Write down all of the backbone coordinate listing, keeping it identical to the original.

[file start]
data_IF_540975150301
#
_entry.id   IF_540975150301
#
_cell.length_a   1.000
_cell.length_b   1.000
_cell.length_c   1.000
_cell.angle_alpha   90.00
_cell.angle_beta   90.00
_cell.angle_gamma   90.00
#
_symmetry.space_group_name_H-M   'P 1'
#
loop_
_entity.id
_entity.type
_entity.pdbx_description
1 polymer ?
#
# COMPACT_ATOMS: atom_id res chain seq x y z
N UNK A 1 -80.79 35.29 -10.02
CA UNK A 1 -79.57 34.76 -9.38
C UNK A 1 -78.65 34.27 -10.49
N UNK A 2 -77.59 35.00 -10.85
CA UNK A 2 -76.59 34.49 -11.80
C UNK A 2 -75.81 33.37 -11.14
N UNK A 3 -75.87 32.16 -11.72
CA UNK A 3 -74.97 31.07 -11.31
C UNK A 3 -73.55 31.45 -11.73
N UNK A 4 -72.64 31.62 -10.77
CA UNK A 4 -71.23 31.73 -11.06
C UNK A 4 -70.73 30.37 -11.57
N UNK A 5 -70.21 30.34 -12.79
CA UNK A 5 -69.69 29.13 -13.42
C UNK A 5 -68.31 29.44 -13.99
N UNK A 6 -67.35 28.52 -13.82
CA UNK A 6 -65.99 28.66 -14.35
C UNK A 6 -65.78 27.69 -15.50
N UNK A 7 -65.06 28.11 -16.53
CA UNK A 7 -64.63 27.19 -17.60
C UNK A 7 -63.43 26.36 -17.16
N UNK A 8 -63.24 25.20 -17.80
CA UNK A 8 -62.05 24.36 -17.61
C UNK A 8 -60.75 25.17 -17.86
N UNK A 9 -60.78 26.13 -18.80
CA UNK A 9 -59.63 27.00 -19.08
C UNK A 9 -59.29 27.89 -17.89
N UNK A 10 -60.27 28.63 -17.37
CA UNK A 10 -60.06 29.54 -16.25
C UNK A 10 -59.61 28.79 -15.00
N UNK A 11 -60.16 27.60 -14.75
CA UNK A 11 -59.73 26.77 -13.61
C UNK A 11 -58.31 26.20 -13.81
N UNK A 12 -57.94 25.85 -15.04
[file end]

data_IF_540975150301
#
_entry.id   IF_540975150301
#
_cell.length_a   1.000
_cell.length_b   1.000
_cell.length_c   1.000
_cell.angle_alpha   90.00
_cell.angle_beta   90.00
_cell.angle_gamma   90.00
#
_symmetry.space_group_name_H-M   'P 1'
#
loop_
_entity.id
_entity.type
_entity.pdbx_description
1 polymer ?
#
# COMPACT_ATOMS: atom_id res chain seq x y z
N UNK A 1 -80.79 35.29 -10.02
CA UNK A 1 -79.57 34.76 -9.38
C UNK A 1 -78.65 34.27 -10.49
N UNK A 2 -77.59 35.00 -10.85
CA UNK A 2 -76.59 34.49 -11.80
C UNK A 2 -75.81 33.37 -11.14
N UNK A 3 -75.87 32.16 -11.72
CA UNK A 3 -74.97 31.07 -11.31
C UNK A 3 -73.55 31.45 -11.73
N UNK A 4 -72.64 31.62 -10.77
CA UNK A 4 -71.23 31.73 -11.06
C UNK A 4 -70.73 30.37 -11.57
N UNK A 5 -70.21 30.34 -12.79
CA UNK A 5 -69.69 29.13 -13.42
C UNK A 5 -68.31 29.44 -13.99
N UNK A 6 -67.35 28.52 -13.82
CA UNK A 6 -65.99 28.66 -14.35
C UNK A 6 -65.78 27.69 -15.50
N UNK A 7 -65.06 28.11 -16.53
CA UNK A 7 -64.63 27.19 -17.60
C UNK A 7 -63.43 26.36 -17.16
N UNK A 8 -63.24 25.20 -17.80
CA UNK A 8 -62.05 24.36 -17.61
C UNK A 8 -60.75 25.17 -17.86
N UNK A 9 -60.78 26.13 -18.80
CA UNK A 9 -59.63 27.00 -19.08
C UNK A 9 -59.29 27.89 -17.89
N UNK A 10 -60.27 28.63 -17.37
CA UNK A 10 -60.06 29.54 -16.25
C UNK A 10 -59.61 28.79 -15.00
N UNK A 11 -60.16 27.60 -14.75
CA UNK A 11 -59.73 26.77 -13.61
C UNK A 11 -58.31 26.20 -13.81
N UNK A 12 -57.94 25.85 -15.04